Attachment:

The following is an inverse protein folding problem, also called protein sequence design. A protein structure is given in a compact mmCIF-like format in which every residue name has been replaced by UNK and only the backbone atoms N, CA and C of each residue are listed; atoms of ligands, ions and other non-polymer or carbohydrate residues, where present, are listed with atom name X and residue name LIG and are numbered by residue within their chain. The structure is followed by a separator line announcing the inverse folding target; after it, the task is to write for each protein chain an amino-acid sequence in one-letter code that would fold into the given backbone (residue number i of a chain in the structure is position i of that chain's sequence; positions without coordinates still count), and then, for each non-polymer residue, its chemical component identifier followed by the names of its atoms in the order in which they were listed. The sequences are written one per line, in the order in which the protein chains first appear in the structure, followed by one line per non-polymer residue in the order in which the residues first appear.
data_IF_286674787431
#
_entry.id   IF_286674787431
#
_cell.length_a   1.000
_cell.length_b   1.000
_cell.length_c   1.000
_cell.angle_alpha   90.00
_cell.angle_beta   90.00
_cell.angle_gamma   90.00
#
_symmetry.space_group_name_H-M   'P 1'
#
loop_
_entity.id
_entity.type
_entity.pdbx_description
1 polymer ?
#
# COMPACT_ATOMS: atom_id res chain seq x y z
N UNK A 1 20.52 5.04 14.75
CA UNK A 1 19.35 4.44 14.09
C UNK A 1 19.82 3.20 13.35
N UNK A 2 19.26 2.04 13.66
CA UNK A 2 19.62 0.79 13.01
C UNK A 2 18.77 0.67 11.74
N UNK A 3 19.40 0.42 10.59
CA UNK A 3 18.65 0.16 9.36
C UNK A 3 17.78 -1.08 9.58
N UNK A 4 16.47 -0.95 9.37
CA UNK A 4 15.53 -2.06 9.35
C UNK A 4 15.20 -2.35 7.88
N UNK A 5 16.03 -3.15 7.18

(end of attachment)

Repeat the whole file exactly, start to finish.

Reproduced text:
The following is an inverse protein folding problem, also called protein sequence design. A protein structure is given in a compact mmCIF-like format in which every residue name has been replaced by UNK and only the backbone atoms N, CA and C of each residue are listed; atoms of ligands, ions and other non-polymer or carbohydrate residues, where present, are listed with atom name X and residue name LIG and are numbered by residue within their chain. The structure is followed by a separator line announcing the inverse folding target; after it, the task is to write for each protein chain an amino-acid sequence in one-letter code that would fold into the given backbone (residue number i of a chain in the structure is position i of that chain's sequence; positions without coordinates still count), and then, for each non-polymer residue, its chemical component identifier followed by the names of its atoms in the order in which they were listed. The sequences are written one per line, in the order in which the protein chains first appear in the structure, followed by one line per non-polymer residue in the order in which the residues first appear.
data_IF_286674787431
#
_entry.id   IF_286674787431
#
_cell.length_a   1.000
_cell.length_b   1.000
_cell.length_c   1.000
_cell.angle_alpha   90.00
_cell.angle_beta   90.00
_cell.angle_gamma   90.00
#
_symmetry.space_group_name_H-M   'P 1'
#
loop_
_entity.id
_entity.type
_entity.pdbx_description
1 polymer ?
#
# COMPACT_ATOMS: atom_id res chain seq x y z
N UNK A 1 20.52 5.04 14.75
CA UNK A 1 19.35 4.44 14.09
C UNK A 1 19.82 3.20 13.35
N UNK A 2 19.26 2.04 13.66
CA UNK A 2 19.62 0.79 13.01
C UNK A 2 18.77 0.67 11.74
N UNK A 3 19.40 0.42 10.59
CA UNK A 3 18.65 0.16 9.36
C UNK A 3 17.78 -1.08 9.58
N UNK A 4 16.47 -0.95 9.37
CA UNK A 4 15.53 -2.06 9.35
C UNK A 4 15.20 -2.35 7.88
N UNK A 5 16.03 -3.15 7.18